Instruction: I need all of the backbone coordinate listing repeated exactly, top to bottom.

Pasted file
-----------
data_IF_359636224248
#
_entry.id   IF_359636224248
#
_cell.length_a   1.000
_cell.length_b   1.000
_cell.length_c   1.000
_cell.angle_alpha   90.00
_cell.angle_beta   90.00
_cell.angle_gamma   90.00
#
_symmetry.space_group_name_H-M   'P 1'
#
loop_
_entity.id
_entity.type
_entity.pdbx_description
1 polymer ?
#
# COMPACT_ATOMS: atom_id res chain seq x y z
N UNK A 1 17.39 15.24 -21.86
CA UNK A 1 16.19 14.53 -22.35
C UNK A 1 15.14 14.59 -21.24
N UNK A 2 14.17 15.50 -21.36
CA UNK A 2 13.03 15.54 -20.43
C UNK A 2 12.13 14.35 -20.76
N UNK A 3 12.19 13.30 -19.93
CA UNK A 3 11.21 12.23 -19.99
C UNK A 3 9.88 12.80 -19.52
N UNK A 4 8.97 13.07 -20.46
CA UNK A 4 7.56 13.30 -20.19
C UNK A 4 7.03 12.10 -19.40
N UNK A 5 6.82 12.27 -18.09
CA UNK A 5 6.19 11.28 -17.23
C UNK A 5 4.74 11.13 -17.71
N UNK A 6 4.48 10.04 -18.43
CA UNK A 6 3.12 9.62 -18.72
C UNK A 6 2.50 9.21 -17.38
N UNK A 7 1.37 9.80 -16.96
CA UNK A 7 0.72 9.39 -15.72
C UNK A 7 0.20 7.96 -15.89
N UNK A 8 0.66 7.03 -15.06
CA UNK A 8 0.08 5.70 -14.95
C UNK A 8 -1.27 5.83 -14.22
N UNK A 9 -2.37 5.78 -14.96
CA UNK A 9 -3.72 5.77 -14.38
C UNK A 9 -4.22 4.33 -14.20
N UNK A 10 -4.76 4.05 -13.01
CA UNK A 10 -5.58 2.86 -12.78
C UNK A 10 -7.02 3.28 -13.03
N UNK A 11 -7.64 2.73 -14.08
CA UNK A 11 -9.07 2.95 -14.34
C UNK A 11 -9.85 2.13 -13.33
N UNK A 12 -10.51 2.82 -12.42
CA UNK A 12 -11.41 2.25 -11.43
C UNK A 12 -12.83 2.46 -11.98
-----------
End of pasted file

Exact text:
data_IF_359636224248
#
_entry.id   IF_359636224248
#
_cell.length_a   1.000
_cell.length_b   1.000
_cell.length_c   1.000
_cell.angle_alpha   90.00
_cell.angle_beta   90.00
_cell.angle_gamma   90.00
#
_symmetry.space_group_name_H-M   'P 1'
#
loop_
_entity.id
_entity.type
_entity.pdbx_description
1 polymer ?
#
# COMPACT_ATOMS: atom_id res chain seq x y z
N UNK A 1 17.39 15.24 -21.86
CA UNK A 1 16.19 14.53 -22.35
C UNK A 1 15.14 14.59 -21.24
N UNK A 2 14.17 15.50 -21.36
CA UNK A 2 13.03 15.54 -20.43
C UNK A 2 12.13 14.35 -20.76
N UNK A 3 12.19 13.30 -19.93
CA UNK A 3 11.21 12.23 -19.99
C UNK A 3 9.88 12.80 -19.52
N UNK A 4 8.97 13.07 -20.46
CA UNK A 4 7.56 13.30 -20.19
C UNK A 4 7.03 12.10 -19.40
N UNK A 5 6.82 12.27 -18.09
CA UNK A 5 6.19 11.28 -17.23
C UNK A 5 4.74 11.13 -17.71
N UNK A 6 4.48 10.04 -18.43
CA UNK A 6 3.12 9.62 -18.72
C UNK A 6 2.50 9.21 -17.38
N UNK A 7 1.37 9.80 -16.96
CA UNK A 7 0.72 9.39 -15.72
C UNK A 7 0.20 7.96 -15.89
N UNK A 8 0.66 7.03 -15.06
CA UNK A 8 0.08 5.70 -14.95
C UNK A 8 -1.27 5.83 -14.22
N UNK A 9 -2.37 5.78 -14.96
CA UNK A 9 -3.72 5.77 -14.38
C UNK A 9 -4.22 4.33 -14.20
N UNK A 10 -4.76 4.05 -13.01
CA UNK A 10 -5.58 2.86 -12.78
C UNK A 10 -7.02 3.28 -13.03
N UNK A 11 -7.64 2.73 -14.08
CA UNK A 11 -9.07 2.95 -14.34
C UNK A 11 -9.85 2.13 -13.33
N UNK A 12 -10.51 2.82 -12.42
CA UNK A 12 -11.41 2.25 -11.43
C UNK A 12 -12.83 2.46 -11.98